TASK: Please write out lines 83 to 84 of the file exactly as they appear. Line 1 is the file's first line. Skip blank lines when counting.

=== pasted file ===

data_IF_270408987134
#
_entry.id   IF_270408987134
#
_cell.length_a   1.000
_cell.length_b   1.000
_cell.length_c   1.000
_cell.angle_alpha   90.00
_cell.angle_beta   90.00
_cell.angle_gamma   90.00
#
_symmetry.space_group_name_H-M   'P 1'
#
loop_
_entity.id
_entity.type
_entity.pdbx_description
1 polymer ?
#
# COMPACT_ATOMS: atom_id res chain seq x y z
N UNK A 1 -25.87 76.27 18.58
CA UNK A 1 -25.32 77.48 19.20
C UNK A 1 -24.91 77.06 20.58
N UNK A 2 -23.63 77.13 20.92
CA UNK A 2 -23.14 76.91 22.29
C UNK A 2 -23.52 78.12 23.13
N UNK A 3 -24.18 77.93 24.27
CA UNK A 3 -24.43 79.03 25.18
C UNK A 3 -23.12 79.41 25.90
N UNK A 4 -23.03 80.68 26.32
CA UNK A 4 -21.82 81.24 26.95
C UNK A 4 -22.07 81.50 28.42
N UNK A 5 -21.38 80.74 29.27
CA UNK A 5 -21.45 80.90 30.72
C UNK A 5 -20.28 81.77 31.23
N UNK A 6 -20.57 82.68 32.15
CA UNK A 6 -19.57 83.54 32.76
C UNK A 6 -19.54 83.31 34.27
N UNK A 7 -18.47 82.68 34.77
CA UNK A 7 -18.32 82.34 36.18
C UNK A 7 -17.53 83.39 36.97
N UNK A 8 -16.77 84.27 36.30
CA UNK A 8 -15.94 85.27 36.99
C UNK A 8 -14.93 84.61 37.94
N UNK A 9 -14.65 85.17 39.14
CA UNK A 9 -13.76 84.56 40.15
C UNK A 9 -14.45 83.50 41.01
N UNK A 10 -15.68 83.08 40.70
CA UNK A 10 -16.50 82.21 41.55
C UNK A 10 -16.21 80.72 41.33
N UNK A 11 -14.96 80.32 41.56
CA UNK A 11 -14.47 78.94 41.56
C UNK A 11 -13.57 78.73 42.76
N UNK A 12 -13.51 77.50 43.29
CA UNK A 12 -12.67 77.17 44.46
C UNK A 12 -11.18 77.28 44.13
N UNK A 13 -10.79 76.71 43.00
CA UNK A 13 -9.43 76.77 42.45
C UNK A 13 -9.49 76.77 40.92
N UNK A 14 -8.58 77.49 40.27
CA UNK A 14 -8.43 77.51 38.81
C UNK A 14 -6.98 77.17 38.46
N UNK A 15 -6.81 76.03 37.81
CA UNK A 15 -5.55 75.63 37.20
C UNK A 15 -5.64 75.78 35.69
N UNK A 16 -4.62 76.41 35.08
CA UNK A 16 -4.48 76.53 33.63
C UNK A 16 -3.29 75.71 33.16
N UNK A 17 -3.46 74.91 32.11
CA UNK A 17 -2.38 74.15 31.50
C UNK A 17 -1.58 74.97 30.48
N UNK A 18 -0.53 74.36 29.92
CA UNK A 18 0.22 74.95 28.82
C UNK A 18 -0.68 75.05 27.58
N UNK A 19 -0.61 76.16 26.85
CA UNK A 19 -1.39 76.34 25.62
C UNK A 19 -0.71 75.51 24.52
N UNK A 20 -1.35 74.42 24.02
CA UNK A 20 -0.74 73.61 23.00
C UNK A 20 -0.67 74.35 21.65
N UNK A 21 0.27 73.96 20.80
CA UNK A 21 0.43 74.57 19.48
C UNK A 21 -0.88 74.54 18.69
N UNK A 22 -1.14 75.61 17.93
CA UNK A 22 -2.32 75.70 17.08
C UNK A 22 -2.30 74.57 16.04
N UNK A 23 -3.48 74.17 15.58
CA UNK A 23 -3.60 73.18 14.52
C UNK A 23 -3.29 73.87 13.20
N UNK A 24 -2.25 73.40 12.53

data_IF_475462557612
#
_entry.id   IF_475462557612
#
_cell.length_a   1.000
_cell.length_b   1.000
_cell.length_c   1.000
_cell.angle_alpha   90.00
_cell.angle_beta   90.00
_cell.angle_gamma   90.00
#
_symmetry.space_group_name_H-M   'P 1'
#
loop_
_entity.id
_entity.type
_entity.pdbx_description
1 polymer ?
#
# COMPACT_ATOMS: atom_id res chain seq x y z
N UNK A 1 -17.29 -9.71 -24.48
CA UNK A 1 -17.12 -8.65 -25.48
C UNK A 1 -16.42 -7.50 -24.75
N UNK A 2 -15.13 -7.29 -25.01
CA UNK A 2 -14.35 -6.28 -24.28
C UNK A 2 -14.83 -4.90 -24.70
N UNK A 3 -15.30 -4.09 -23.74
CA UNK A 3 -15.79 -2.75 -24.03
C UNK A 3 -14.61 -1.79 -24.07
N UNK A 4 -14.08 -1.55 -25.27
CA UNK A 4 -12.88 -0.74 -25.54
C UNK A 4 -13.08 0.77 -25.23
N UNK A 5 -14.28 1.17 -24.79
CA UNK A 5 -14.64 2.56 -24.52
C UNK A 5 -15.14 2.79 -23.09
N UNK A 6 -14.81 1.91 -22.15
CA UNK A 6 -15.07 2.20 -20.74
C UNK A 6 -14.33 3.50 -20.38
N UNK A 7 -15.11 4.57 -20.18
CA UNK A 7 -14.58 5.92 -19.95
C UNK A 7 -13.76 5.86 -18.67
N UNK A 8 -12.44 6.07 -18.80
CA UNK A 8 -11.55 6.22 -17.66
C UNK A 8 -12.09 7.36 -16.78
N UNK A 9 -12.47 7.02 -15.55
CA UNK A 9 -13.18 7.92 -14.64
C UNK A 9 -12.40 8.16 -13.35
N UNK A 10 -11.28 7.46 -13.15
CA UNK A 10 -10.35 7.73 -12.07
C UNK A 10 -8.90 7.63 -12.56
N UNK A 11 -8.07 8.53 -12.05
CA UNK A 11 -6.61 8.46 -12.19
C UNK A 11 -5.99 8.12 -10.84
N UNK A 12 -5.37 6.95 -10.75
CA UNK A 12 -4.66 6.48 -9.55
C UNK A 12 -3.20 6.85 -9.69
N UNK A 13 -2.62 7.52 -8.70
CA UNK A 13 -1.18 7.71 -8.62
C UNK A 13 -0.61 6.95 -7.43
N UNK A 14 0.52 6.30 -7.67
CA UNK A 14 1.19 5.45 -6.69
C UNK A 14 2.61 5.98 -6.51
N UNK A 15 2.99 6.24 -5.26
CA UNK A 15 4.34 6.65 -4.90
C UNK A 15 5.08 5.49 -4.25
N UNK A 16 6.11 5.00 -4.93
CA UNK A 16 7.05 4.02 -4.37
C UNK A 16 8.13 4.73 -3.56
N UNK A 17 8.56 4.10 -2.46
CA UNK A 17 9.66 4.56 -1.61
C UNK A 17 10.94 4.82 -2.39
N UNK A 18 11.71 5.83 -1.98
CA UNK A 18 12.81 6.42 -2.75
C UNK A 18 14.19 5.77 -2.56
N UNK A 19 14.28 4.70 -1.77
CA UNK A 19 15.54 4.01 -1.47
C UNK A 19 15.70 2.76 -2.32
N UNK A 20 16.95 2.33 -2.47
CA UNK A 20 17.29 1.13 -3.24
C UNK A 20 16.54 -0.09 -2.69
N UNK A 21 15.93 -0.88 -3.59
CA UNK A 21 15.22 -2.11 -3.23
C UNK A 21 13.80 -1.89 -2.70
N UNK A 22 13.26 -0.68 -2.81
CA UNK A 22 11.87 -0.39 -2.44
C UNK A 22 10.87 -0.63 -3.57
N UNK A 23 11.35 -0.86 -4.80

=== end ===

C UNK A 21 -0.88 74.54 18.69
N UNK A 22 -1.14 75.61 17.93